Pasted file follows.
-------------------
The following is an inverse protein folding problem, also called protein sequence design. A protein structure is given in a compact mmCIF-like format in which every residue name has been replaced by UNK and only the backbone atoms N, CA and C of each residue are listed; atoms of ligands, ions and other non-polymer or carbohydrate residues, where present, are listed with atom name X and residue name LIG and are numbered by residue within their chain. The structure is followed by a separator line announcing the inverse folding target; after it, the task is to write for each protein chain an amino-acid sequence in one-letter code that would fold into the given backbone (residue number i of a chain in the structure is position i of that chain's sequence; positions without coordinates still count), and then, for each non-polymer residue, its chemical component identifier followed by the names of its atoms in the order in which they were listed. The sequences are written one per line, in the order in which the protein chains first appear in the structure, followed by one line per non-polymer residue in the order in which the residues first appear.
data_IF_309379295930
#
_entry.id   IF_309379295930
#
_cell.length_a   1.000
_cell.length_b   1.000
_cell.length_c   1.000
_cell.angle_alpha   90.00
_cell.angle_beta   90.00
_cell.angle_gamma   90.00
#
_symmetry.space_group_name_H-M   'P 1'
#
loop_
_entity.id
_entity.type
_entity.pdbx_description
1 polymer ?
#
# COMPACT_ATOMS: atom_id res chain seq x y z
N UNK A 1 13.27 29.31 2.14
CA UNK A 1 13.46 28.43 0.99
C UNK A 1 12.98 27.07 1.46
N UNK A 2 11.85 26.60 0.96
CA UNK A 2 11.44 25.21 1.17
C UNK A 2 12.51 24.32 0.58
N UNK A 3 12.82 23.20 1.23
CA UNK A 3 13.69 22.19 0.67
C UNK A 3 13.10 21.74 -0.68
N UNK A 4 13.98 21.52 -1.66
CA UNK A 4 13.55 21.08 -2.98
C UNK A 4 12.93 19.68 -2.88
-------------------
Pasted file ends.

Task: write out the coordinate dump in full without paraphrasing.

The following is an inverse protein folding problem, also called protein sequence design. A protein structure is given in a compact mmCIF-like format in which every residue name has been replaced by UNK and only the backbone atoms N, CA and C of each residue are listed; atoms of ligands, ions and other non-polymer or carbohydrate residues, where present, are listed with atom name X and residue name LIG and are numbered by residue within their chain. The structure is followed by a separator line announcing the inverse folding target; after it, the task is to write for each protein chain an amino-acid sequence in one-letter code that would fold into the given backbone (residue number i of a chain in the structure is position i of that chain's sequence; positions without coordinates still count), and then, for each non-polymer residue, its chemical component identifier followed by the names of its atoms in the order in which they were listed. The sequences are written one per line, in the order in which the protein chains first appear in the structure, followed by one line per non-polymer residue in the order in which the residues first appear.
data_IF_309379295930
#
_entry.id   IF_309379295930
#
_cell.length_a   1.000
_cell.length_b   1.000
_cell.length_c   1.000
_cell.angle_alpha   90.00
_cell.angle_beta   90.00
_cell.angle_gamma   90.00
#
_symmetry.space_group_name_H-M   'P 1'
#
loop_
_entity.id
_entity.type
_entity.pdbx_description
1 polymer ?
#
# COMPACT_ATOMS: atom_id res chain seq x y z
N UNK A 1 13.27 29.31 2.14
CA UNK A 1 13.46 28.43 0.99
C UNK A 1 12.98 27.07 1.46
N UNK A 2 11.85 26.60 0.96
CA UNK A 2 11.44 25.21 1.17
C UNK A 2 12.51 24.32 0.58
N UNK A 3 12.82 23.20 1.23
CA UNK A 3 13.69 22.19 0.67
C UNK A 3 13.10 21.74 -0.68
N UNK A 4 13.98 21.52 -1.66
CA UNK A 4 13.55 21.08 -2.98
C UNK A 4 12.93 19.68 -2.88